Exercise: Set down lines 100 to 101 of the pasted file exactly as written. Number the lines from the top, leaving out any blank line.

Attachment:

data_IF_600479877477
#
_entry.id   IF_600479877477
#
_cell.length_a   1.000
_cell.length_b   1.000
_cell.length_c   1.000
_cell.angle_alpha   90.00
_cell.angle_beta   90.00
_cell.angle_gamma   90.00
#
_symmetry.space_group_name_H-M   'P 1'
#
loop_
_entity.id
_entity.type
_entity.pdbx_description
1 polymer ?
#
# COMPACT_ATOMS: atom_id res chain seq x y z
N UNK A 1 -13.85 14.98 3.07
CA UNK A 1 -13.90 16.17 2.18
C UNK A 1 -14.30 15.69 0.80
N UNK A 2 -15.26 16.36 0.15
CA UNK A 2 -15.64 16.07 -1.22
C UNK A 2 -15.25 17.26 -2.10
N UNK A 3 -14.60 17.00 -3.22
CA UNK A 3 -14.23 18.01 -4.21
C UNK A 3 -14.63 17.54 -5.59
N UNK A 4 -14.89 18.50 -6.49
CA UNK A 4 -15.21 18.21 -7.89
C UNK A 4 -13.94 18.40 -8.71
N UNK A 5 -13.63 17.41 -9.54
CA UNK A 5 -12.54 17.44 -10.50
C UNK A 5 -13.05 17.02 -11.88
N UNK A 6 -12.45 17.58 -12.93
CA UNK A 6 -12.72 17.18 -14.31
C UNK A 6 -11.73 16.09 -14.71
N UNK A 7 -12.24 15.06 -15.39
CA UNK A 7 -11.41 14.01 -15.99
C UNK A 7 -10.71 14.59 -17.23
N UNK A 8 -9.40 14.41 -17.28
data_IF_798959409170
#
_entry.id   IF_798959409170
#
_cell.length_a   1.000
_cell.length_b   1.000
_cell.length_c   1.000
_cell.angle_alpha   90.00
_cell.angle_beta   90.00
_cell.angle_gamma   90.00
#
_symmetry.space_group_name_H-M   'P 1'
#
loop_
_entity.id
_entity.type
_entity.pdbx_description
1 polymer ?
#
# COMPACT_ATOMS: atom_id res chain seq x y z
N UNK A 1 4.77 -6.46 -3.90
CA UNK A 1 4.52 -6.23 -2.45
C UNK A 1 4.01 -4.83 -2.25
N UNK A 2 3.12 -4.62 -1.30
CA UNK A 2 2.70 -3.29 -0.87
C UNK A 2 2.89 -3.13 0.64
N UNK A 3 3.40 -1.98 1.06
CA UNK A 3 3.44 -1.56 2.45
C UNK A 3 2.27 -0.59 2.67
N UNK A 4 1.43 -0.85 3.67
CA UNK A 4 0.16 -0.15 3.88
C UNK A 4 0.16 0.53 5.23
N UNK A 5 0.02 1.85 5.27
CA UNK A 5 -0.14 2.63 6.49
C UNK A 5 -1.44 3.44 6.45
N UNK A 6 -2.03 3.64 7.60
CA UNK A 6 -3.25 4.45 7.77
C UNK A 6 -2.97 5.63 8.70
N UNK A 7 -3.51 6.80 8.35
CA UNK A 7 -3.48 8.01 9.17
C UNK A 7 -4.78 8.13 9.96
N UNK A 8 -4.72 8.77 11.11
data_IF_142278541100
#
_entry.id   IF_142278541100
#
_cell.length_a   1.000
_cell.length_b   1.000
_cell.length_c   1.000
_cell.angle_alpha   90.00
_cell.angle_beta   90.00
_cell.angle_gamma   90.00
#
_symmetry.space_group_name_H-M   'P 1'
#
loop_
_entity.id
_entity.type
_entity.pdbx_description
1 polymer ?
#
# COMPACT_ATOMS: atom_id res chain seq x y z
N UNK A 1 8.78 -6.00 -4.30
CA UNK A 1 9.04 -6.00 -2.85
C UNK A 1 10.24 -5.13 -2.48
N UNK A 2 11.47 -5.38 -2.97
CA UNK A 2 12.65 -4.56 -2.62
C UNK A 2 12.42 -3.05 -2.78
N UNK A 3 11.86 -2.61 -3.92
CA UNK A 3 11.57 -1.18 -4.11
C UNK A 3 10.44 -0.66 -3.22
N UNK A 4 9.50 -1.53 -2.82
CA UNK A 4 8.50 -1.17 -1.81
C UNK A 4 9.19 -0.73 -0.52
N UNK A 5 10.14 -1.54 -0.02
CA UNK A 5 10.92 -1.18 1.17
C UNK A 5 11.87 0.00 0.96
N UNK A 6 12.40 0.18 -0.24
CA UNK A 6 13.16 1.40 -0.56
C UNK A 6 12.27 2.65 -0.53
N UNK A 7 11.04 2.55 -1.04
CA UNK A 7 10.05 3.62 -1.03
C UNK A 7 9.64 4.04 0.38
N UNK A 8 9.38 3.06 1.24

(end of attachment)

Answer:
_entity.type
_entity.pdbx_description